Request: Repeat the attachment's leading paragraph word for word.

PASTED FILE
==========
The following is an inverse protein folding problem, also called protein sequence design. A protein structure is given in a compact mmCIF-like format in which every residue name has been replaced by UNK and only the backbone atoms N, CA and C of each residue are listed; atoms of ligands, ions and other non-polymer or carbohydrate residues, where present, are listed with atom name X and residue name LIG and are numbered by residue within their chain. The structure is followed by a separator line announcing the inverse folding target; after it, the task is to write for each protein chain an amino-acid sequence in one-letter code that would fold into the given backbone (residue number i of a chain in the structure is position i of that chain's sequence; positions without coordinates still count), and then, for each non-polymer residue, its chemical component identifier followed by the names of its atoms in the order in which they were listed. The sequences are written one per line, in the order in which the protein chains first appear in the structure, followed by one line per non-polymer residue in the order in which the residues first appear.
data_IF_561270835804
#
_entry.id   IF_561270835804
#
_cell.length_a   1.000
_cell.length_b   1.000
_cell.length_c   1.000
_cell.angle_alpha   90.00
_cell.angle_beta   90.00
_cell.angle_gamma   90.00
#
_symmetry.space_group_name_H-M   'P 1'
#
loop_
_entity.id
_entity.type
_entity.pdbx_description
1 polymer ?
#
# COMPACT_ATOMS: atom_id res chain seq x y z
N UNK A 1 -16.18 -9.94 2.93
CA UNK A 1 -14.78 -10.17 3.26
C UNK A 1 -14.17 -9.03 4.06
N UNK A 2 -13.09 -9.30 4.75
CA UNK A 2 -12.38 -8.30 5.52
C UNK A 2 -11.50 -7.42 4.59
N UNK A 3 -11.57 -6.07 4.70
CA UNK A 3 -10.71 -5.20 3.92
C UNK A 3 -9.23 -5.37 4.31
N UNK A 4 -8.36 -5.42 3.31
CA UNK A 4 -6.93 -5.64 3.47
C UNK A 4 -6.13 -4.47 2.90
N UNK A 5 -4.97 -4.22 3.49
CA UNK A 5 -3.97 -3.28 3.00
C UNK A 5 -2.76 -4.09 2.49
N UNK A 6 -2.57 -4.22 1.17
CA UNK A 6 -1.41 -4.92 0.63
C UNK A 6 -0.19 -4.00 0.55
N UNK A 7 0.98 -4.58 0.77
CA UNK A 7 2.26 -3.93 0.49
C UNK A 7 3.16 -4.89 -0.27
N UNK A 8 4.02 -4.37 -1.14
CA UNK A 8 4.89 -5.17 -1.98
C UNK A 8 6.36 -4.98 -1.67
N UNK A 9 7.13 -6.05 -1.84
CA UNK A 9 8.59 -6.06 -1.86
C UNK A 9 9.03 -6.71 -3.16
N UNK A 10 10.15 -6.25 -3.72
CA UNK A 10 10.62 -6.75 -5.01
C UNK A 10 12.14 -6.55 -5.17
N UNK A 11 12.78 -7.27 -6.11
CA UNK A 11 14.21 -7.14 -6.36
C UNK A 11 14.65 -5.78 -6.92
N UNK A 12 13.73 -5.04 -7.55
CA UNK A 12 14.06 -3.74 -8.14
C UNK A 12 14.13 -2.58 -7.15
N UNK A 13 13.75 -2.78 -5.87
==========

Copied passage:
The following is an inverse protein folding problem, also called protein sequence design. A protein structure is given in a compact mmCIF-like format in which every residue name has been replaced by UNK and only the backbone atoms N, CA and C of each residue are listed; atoms of ligands, ions and other non-polymer or carbohydrate residues, where present, are listed with atom name X and residue name LIG and are numbered by residue within their chain. The structure is followed by a separator line announcing the inverse folding target; after it, the task is to write for each protein chain an amino-acid sequence in one-letter code that would fold into the given backbone (residue number i of a chain in the structure is position i of that chain's sequence; positions without coordinates still count), and then, for each non-polymer residue, its chemical component identifier followed by the names of its atoms in the order in which they were listed. The sequences are written one per line, in the order in which the protein chains first appear in the structure, followed by one line per non-polymer residue in the order in which the residues first appear.